God’s Math

I majored in history and English on purpose. I wanted to take as few math courses as possible. I firmly believe that much of our success in life is intertwined between understanding our strengths and weakness. Math is my weakness. My high school math teachers taught me to follow the rules and formulas through each step of the equation to find the correct answer. The more I learn about God, the more I understand that he not bound by simple math.

Mark Batterson has written a wonderful book called “The Circle Maker”. It is transforming my prayer life and my view of God. In it, he points out that most of us require our expectations to “add up” to our capabilities before we will trust God with the outcome. If we can’t identify and quantify the variables in our life, we hesitate to commit to the God who controls them. We are afraid to pray the risky prayers; we are afraid to name our fears and dreams because that somehow makes them more real. If we just generically pray for God’s will, we have nothing on the line. We also have no means to measure the answer God gives. We don’t want to put boundaries on our prayers because we don’t expect God to work miracles.

When the people of the Bible trusted God to be God, they found that he didn’t just make what they had be enough; he multiplied it into far more than was conceivable. When the Hebrews in the desert needed food, God didn’t provide just enough to keep them from starving; they got so more than they could eat. When Jesus asked about food inventory during his day of preaching, Andrew brought him a boy with five loaves and two fish – not even a drop in the bucket for feeding 5,000, but Jesus thanked God for the miracle that was about to happen…and they had 12 baskets of leftovers. The Parable of the Sower shows that the seeds planted didn’t just “come up”; they produced between 30 and 100 times the crop of the seed that had been sown.

Arithmetic is about balance. Our lives and our culture are based on simple arithmetic. We cannot spend more than we have or we will go bankrupt. Many spend their lives “making ends meet”. We have to balance our checking accounts to make sure the money going in does not exceed the money going out. We have to qualify for a loan before a bank will take a chance on us. Accountants everywhere are employed because they make sure all the numbers “add up”. It is their job to make the totals work out to the exact amounts of profits and expenditures. There can be no “leftovers”, no acceptance of “it just doesn’t add up”. Our time and our tasks have to match or something will not get accomplished. It all has to balance to zero. We find comfort in seeing all the parts neatly fit together with no loose ends.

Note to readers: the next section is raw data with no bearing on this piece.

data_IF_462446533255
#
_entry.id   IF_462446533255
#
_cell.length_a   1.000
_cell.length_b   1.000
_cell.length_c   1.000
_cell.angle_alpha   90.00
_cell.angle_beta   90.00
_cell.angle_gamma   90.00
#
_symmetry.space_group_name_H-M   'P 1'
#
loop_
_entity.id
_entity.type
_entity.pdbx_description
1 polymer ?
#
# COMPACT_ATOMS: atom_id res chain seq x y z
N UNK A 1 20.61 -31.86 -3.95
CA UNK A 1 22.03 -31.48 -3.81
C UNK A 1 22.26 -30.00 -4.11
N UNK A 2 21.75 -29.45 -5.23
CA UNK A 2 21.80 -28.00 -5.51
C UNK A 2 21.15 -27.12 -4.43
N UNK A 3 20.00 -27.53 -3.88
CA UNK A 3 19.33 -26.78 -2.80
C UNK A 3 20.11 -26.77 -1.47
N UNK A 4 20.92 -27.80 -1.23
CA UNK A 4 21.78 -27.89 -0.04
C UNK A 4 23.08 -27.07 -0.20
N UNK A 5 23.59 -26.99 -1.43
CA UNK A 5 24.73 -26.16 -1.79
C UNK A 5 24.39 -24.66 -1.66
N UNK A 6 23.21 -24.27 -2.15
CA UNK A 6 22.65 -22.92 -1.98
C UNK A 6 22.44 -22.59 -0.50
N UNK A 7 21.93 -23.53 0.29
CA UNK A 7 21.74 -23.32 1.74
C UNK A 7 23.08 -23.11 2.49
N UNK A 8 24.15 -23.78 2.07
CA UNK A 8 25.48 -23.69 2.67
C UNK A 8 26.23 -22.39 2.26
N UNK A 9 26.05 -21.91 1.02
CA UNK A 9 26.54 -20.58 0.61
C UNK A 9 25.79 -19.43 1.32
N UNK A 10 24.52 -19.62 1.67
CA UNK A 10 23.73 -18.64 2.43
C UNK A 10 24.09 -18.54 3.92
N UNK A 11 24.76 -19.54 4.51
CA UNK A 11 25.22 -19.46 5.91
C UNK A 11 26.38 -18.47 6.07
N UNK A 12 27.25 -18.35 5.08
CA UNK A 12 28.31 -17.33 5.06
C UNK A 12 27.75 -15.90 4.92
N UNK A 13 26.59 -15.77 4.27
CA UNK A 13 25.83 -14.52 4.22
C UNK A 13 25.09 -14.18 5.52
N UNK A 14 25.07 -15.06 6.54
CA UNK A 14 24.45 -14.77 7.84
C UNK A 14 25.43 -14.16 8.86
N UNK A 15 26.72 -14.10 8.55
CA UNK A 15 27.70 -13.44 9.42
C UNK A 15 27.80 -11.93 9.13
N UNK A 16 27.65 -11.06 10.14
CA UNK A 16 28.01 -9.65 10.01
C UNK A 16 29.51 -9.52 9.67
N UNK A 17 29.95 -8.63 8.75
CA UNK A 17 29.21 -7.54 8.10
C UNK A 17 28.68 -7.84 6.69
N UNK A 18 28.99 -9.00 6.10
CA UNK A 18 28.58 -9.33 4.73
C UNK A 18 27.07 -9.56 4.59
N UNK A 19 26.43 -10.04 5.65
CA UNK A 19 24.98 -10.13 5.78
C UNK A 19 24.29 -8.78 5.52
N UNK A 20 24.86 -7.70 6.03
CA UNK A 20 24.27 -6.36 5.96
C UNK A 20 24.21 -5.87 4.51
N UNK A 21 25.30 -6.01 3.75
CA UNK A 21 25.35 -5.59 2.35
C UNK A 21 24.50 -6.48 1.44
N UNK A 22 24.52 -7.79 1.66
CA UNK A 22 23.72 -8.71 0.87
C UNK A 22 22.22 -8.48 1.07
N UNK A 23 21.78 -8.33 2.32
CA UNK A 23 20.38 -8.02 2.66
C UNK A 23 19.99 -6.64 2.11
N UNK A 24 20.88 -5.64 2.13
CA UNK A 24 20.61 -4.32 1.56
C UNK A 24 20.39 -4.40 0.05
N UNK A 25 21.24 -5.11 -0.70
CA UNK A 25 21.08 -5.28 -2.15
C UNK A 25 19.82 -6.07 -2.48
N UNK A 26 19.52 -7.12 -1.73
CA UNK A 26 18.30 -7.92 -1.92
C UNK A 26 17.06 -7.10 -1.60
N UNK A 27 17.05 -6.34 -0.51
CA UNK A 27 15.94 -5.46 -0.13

God is not, and has never been, about balance. He has never parceled out a minimal blessing and said, “There, now we’re even.” He doesn’t insist that his people “qualify” before he will bless them. He loves us before we love him. He keeps his covenant even when his people don’t. He sent his son, not just to just protect us from death, but to give us “abundant” life. He doesn’t offer us a “matching donation” for our faith. Most of the time, he only requires that we show up and trust him for the results that we often can’t even imagine when we begin to obey. God’s people show up for battles that God fights for them, and then God gives them the blessing of victory. He told Abraham to “Go to the place I will show you”, and then he made him the father of many nations. God didn’t just hear the cries of his people in captivity and lead them out of the border of their slavery; he led them home to their Promised Land. When Solomon asked for wisdom to rule God’s people well, God added wealth. He told the disciples to wait for him in Jerusalem, but he didn’t just meet them there; he filled them with his Holy Spirit.

God is not trying to just make things add up for you; he multiplies your faith and obedience times his power and love into final equations that we can’t explain. Offer him your gifts, your fears and your dreams, then watch him lovingly multiply them into more than you can ask or imagine. Show up, and expect the simple math of your hope to exponentially, abundantly bless you.

Eph 3:20-21 Now to him who is able to do immeasurably more than all we ask or imagine, according to his power that is at work within us, to him be glory in the church and in Christ Jesus throughout all generations, forever and ever! Amen.

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